Valenta, now 19, says she prayed over and over that her mom would live long enough to see her to graduate from high school. Her aunt, Arronetta, had died of Lupus before her seeing her son graduate.

With her diagnosis of invasive ductal carcinoma, Demetria had a lumpectomy scheduled for Jan. 25. Invasive ductal carcinoma is the most common type of breast cancer. About 80 percent of all breast cancers are ICDs. Invasive means that the cancer has “invaded” or spread to the surrounding breast tissues. A lumpectomy is a surgical procedure in which a lump is removed from the breast, typically when cancer is present but has not spread.

Demetria’s lumpectomy was not completely successful, so a re-excision was ordered. A re-excision, means surgically reopening a lumpectomy site to try to remove a margin of tissue that is cancer-free.

In April, Demetria underwent a mastectomy, or breast removal.

“I had a few conversations with my doctors, not knowing whether this was something I wanted or needed to do,” admits Demetria. “After lots of prayer, I knew it was the right thing to do.”

Following the mastectomy, Demetria underwent four weeks of chemotherapy followed by six weeks of radiation.

She admits with ease that the chemo was by far the most difficult.

“That was hard,” said Demetria. “ I was sick, I was tired, I had no energy, and I could not eat.”

She said there was a particular song, “God Will Get Me Through” by Wess Morgan, that gave her assurance and strength.

“That’s what I kept telling my dad and mom, God will get us through it,” she said.

While trying to remain strong for family and others, Demetria admits there were a few times when it got to be too much. She said she let her guard down to her big brother Angelo, who was a cancer survivor, and to a dear friend in Virginia, Darlene Bishop, who had survived two bouts with breast cancer. She said they both offered great comfort and encouragement.

She also said there was a family friend by the name of Mr. Kent who was a great support in her time of need.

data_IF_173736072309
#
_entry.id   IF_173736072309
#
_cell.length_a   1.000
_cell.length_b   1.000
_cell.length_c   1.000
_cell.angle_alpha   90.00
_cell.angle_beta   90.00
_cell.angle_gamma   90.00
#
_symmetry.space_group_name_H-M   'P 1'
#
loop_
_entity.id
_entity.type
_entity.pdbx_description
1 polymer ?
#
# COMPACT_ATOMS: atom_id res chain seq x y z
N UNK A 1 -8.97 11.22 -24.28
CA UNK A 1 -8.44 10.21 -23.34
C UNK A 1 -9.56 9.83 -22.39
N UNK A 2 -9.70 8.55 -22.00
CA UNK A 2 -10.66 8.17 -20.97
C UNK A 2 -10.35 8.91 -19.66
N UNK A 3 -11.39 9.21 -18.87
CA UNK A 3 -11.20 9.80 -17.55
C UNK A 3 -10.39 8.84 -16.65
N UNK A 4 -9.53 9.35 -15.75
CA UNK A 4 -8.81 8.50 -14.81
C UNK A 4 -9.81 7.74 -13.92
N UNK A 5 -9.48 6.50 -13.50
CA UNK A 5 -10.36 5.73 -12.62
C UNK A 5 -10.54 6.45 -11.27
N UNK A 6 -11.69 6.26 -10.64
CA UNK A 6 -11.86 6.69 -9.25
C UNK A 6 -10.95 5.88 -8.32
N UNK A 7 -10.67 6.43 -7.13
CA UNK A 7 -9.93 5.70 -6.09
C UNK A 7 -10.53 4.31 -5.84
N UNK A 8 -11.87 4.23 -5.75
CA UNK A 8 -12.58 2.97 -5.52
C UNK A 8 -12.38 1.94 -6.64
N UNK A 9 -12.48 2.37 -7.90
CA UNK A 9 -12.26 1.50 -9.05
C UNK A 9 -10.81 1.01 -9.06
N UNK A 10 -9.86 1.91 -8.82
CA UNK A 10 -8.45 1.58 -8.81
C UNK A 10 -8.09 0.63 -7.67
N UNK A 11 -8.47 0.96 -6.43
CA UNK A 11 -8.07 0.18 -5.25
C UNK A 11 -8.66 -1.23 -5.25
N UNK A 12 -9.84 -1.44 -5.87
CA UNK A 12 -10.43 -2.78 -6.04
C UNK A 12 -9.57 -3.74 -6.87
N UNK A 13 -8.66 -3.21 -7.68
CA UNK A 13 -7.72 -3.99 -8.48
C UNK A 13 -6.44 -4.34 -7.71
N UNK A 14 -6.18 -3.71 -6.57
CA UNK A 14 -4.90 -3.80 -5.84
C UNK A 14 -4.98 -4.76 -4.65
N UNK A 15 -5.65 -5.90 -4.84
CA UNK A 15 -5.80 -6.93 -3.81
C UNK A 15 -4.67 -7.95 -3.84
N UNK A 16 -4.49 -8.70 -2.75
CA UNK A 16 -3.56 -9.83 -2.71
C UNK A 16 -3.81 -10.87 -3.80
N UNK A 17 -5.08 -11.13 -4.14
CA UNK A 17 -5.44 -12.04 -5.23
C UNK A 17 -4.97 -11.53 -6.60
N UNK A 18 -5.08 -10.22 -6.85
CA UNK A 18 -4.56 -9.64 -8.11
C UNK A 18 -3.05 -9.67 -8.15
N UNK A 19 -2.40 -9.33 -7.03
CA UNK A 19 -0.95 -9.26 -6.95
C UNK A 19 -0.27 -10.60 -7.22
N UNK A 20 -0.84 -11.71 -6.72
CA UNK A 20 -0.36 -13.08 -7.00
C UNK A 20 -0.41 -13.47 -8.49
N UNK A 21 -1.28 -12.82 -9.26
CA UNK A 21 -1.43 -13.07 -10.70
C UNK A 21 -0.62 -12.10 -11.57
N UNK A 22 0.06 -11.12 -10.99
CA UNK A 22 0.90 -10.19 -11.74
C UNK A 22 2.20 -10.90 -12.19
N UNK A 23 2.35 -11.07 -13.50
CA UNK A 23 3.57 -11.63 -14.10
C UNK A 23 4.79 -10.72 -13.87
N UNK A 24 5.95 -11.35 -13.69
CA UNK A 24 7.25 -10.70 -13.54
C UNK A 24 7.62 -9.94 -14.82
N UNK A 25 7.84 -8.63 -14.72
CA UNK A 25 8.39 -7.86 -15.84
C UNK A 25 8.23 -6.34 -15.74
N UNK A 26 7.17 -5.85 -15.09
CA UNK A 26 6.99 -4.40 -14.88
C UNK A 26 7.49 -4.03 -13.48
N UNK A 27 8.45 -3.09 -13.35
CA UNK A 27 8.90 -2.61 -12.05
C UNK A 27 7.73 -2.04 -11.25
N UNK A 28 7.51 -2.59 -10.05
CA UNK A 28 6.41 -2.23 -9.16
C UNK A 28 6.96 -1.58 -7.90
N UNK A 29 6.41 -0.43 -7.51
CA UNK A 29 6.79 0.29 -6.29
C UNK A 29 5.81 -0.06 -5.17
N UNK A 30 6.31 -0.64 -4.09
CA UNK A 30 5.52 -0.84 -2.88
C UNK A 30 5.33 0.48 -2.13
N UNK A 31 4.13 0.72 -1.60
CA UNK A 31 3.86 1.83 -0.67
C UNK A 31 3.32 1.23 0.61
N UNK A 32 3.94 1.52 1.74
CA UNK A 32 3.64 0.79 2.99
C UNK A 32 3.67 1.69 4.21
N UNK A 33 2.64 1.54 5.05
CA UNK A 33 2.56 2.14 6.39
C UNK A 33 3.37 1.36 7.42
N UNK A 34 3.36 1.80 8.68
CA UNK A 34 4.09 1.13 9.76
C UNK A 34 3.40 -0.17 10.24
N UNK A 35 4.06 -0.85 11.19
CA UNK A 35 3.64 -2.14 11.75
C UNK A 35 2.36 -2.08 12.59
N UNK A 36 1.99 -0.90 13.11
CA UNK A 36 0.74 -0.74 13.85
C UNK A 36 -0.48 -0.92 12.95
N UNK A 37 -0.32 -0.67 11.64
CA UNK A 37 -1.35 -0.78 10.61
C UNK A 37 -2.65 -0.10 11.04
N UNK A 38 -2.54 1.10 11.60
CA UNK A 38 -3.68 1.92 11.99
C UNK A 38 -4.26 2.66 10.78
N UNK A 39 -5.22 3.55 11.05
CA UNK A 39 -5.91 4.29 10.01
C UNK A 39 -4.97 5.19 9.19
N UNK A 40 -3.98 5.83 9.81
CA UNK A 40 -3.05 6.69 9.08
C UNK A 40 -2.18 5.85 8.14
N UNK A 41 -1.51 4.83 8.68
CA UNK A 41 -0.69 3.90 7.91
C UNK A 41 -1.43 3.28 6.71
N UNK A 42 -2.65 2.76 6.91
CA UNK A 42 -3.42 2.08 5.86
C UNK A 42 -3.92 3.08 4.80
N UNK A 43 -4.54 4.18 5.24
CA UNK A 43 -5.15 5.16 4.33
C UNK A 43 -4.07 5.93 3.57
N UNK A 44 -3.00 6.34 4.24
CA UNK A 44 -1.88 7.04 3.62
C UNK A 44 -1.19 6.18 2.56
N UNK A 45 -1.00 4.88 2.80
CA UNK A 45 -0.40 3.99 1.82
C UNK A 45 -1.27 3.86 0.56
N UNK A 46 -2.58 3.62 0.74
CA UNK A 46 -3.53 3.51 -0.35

It was during the first part of her chemo treatments that Demetria attended her daughter’s graduation ceremony at the Florence Center. She needed assistance and had to wear a mask and gloves to prevent the possibility of contacting anything contagious, but she was determined to see her daughter walk across the stage and get her diploma.

“There was nothing that could keep me from being there for my baby,” she said. “It was important to her, but it was important to me too.”

Demetria remembers ringing the bell when her last chemo treatment had concluded.

“Oh, I rang it and rang it and rang it,” she said. “I rang it so hard they were worried I was going to break it.”

Radiation treatments began in September and lasted for six weeks, fives days each week. When her hair started falling out, Demetria said she had to fight off lots of negative thoughts.

“I was a hair stylist, so hair was a very important,” she said. ‘I had to keep telling myself, ‘you can’t let your hair define you,’ and I didn’t.”

Just before Thanksgiving she received the news, this time in person at the doctor’s office that “everything looks fine.”

“I maintained my composure in the doctor’s office, but when I got out into the parking lot I danced and screamed for joy,” said Demetria. “There were happy tears and I thanked god for his deliverance.”

Demetria began counseling, which she said has been very helpful for her and has given her an opportunity to share what she has learned from her fight with others.

In June she underwent reconstructive surgery using her own tissue. She’s not back at work yet, but hopes to return soon.

What would she tell those who have recently been diagnosed with breast cancer?

“God will get you through,” said Demetria. “It’s okay to cry and have your moment. It’s as devastating a moment as you can face, but it is not the end. It’s all in how you handle it. It’s about trusting God, relying on your support, and how you feel about yourself. No negativity allowed.”

She keeps a scrapbook of photos, bookmarks, certificates, cards and other things collected during her breast cancer battle. She says that while some may see it as odd to keep such things as souvenirs, there is a purpose.

“It is a reminder that I am a survivor.”